The government and state-owned entities may choose to retain a few of the hundreds of units for a variety of reasons – the most important one being to ensure that ongoing infrastructure projects do not come to a standstill.   The National Highway Authority of India (NHAI) for instance might have to be directed to take charge of some of the major pending road construction works and find private builders who can complete the task where necessary and feasible. 

It was to discuss some of these mammoth problems that the Finance Minister held a meeting on Tuesday of the Financial Stability and Development Council – a top flight panel of market regulators.   The meeting itself had a broader agenda but the focus of attention was on Arun Jaitley meeting Urjit Patel face-to-face in the midst of an unseemly row between the Finance Ministry and the Reserve Bank of India which has complicated the entire scenario of banking crisis and liquidity crunch that the country is in the grip of.

The official briefing at the end of the meeting tried to paper over the rift by describing the atmosphere as “cordial”. But the RBI Governor pointedly strode past media reporters without making any comment and many interpreted this as a reflection of the tense relationship. 

The crux of the problem is that, apparently, the Modi government is trying to encroach on the autonomy of the Reserve Bank. As some observers have put it – “After cracking down on the CBI, they government is trying to browbeat the RBI. First it was the premier Investigating Agency and now it is the country’s Central Bank”.  

That there is an element of truth in this stark assertion has been seen over the last few days with both the Ministry and the Bank using public lectures to take potshots.   Governor Urjit Patel has evidently been silently struggling to preserve and protect the independence and autonomy of the RBI as the banking regulator.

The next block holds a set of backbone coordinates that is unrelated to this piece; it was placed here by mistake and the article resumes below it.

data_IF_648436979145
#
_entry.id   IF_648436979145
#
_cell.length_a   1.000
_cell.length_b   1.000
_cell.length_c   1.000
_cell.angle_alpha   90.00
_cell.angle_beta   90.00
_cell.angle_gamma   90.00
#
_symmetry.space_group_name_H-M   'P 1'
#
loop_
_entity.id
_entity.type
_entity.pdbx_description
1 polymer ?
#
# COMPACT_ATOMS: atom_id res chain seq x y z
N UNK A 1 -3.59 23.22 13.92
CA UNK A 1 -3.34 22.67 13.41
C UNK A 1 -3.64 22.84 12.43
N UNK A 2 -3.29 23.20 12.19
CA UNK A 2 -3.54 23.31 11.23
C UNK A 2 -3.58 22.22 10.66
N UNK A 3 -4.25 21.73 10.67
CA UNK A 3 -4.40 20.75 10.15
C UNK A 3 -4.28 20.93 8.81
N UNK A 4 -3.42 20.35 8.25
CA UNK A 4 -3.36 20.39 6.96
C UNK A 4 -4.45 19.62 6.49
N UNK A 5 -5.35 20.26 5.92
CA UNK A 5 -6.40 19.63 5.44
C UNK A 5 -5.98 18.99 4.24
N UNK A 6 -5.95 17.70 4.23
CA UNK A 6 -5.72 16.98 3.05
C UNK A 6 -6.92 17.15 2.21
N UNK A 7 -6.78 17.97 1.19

Deputy Governor Viral Acharya has been more vocal - he warned in a speech that any attempt to undermine or dilute the independence of the Central Bank could be “potentially catastrophic”. He went to the extent of referring to the Argentina experience where the government’s meddling in central bank affairs had led to disastrous financial repercussions. 

On his part Arun Jaitley has also been using business conference platforms to criticize the RBI. Confidential matters according to him should not be aired in public.   However, the RBI bank employee’s union has joined in the fray by extending support to the Governor and his Deputy for fighting back against efforts to dilute its control over state-run banks and its decision-making powers regarding fixing interest rates. 

This rift between the Modi government and the banking regulator could be particularly harmful not only in the context of the IL&FS rescue mission but also the precarious monetary situation in the overall economy. In times of crisis, the country’s major institutions should be strengthened instead of their independence and integrity being encroached upon. 

Frontier
Oct 31, 2018


Raman Swamy [email protected]